Letter to the AMS: A call to defend bodily autonomy in the mathematics community:

During the panel, the OURFAM panelist spoke about their focus on accessibility on many different levels. The OURFAM conference is fully virtual. They use Alt text in all their advertising and encourage others to do the same. Alt text (Alternative text) gives an image description, which can be read aloud by screen-reading tools, among other uses. The OURFAM panelist also spoke about accessibility, in the context of removing barriers in the form of knowledge of the field. Within their conference and as resources on their website, OURFAM offers workshops on topics such as using LaTeX, applying for an REU, and crash courses as introductions to math research areas. Finally, OURFAM organizers are intentional in their work to invite participants and new organizers from community colleges and two-year degree granting institutions. By doing this, students from institutions that typically have less visibility and access to resources have a chance to be exposed to new opportunities to do math research, and venues to participate in the broader math community.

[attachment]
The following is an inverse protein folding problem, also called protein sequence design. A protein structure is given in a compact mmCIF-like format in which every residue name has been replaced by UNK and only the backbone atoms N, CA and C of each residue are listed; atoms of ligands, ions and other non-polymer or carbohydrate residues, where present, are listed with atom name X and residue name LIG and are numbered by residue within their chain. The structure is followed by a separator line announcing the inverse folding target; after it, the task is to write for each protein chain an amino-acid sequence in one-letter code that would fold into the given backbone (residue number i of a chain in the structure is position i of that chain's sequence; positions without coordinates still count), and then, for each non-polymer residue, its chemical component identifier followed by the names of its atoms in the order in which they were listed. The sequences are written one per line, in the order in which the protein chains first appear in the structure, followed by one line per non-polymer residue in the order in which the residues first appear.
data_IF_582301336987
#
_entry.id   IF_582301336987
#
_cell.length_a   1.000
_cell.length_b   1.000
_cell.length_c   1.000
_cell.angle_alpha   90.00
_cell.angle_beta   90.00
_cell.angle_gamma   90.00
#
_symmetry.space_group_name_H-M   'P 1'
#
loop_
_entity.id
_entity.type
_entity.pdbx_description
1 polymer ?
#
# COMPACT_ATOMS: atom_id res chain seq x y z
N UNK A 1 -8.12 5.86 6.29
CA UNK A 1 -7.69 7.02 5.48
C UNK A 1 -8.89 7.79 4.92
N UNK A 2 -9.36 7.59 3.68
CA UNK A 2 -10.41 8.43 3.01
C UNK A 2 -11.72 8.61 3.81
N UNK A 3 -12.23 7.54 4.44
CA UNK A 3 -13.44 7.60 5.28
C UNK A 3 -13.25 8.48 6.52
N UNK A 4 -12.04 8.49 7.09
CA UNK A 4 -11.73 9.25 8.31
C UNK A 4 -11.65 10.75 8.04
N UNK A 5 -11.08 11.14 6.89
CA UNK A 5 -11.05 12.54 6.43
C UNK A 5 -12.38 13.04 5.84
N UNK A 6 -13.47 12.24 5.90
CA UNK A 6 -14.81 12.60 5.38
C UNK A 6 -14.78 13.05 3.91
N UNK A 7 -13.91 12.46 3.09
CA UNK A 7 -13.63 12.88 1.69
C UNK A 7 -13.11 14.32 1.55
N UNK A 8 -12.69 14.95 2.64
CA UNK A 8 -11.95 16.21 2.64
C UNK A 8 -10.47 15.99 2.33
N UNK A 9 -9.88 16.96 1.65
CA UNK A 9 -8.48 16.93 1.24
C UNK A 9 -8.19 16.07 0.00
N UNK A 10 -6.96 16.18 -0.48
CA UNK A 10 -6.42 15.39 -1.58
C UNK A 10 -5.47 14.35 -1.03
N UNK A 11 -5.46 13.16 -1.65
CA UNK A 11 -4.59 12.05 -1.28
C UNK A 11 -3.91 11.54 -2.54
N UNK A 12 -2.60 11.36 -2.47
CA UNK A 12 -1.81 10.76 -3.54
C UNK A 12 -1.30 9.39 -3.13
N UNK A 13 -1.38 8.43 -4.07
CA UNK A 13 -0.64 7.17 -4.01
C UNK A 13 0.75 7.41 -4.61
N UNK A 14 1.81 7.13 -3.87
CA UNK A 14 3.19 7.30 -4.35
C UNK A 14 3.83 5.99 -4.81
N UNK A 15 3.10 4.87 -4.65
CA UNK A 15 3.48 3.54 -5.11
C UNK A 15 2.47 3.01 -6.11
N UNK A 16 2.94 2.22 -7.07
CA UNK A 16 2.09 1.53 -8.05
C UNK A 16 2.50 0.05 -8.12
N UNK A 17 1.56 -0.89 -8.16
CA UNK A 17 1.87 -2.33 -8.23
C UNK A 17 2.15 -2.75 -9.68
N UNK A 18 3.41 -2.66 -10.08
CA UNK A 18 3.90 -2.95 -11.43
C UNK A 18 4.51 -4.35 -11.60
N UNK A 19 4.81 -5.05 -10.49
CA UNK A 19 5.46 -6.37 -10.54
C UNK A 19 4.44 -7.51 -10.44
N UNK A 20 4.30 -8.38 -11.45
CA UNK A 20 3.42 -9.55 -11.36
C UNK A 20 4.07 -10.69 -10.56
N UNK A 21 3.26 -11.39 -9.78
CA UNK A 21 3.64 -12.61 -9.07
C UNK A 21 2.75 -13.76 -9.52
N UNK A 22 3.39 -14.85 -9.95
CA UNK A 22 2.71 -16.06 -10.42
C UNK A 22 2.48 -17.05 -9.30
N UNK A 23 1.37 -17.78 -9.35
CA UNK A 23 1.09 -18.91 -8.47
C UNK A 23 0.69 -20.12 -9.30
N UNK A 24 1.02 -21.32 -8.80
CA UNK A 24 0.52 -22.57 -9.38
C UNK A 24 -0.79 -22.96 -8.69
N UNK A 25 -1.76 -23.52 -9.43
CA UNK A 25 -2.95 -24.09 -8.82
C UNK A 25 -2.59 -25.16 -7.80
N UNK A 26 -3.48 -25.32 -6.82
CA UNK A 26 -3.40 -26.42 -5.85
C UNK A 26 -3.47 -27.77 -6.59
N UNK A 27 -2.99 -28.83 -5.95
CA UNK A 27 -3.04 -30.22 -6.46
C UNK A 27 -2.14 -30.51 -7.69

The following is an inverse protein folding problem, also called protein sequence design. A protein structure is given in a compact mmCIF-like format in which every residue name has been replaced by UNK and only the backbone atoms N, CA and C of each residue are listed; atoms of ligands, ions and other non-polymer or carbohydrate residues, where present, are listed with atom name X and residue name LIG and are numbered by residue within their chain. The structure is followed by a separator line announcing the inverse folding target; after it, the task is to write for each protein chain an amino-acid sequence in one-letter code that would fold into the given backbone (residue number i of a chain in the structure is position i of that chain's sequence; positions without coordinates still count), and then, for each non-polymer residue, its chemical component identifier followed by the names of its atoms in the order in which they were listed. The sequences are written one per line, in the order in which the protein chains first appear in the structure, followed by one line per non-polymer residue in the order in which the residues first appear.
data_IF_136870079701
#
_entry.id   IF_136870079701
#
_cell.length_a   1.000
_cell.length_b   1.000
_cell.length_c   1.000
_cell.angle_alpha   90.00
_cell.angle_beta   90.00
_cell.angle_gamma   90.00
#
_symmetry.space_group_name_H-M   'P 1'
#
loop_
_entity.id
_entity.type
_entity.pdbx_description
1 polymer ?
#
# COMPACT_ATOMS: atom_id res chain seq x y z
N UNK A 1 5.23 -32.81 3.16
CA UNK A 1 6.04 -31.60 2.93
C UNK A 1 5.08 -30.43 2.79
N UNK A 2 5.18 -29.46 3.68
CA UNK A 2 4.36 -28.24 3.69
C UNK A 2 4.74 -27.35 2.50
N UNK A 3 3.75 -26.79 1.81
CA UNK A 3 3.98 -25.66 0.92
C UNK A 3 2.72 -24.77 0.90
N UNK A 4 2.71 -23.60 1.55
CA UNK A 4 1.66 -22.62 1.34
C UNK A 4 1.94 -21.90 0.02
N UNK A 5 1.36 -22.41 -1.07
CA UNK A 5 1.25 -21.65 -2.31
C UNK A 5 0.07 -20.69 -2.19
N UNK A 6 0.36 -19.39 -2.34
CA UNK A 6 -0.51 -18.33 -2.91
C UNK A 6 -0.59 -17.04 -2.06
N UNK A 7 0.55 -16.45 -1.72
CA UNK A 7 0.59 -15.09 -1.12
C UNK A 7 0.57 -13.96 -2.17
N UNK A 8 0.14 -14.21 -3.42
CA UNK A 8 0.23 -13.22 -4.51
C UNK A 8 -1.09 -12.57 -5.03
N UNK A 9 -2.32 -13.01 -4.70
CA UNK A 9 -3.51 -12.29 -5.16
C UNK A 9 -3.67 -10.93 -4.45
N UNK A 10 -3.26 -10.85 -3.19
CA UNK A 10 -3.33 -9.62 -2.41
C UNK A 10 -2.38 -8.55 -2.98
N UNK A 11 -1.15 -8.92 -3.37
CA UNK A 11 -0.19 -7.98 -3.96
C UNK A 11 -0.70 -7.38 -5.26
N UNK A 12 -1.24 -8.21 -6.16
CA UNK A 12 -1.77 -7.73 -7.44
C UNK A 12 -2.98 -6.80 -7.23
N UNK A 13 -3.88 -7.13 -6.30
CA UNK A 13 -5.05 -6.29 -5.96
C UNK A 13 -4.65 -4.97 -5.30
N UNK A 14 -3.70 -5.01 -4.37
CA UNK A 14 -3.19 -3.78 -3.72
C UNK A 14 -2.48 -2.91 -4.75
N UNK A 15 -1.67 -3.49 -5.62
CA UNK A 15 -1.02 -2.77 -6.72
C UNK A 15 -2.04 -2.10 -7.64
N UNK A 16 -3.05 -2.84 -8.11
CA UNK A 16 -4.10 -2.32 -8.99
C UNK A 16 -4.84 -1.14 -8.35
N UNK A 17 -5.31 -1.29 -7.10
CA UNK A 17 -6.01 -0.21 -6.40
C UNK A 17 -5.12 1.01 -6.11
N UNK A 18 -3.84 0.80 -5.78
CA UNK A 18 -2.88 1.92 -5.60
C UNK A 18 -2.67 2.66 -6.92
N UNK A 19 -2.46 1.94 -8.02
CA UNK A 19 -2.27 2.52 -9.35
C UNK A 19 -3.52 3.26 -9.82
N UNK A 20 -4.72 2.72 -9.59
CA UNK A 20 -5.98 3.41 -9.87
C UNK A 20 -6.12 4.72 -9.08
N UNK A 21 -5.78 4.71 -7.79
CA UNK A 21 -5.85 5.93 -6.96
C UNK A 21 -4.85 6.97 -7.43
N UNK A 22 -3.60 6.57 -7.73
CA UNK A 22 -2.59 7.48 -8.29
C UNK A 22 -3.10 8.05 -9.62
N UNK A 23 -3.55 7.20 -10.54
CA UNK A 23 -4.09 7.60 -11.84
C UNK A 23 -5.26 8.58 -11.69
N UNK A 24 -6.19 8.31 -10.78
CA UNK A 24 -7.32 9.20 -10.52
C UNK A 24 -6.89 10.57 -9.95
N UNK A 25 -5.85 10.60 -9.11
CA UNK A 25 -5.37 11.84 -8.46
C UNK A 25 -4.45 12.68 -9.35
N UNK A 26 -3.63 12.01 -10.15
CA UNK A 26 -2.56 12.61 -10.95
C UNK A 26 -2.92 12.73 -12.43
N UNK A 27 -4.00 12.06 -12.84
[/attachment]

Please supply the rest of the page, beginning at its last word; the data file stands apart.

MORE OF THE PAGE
Along with these points, the Math For All panelist shared their poster workshops as a way to increase accessibility. These poster workshops are held at local institutions prior to the conference and are usually led by undergrad or grad students. The main focus of these workshops is to demystify the process and to give tools to undergrads for creating a scientific poster from scratch. In particular, in these workshops facilitators introduce students to LaTeX and Overleaf and discuss topics such as how to find a mentor and a poster topic, as well as how to present a poster effectively. Additionally, free poster printing is provided to all participants presenting a poster at the conference.

Another common feature amongst USTARS, NCUWM, and Math For All is that they provide travel funding for participants at different levels. (Note that GAIN and OURFAM are fully virtual, so the cost of travel is zero.) When possible, conference organizers pay directly for food, travel, and lodging instead of providing reimbursements. This practice can be key in allowing participation of those without the financial resources to pay costs ahead of time.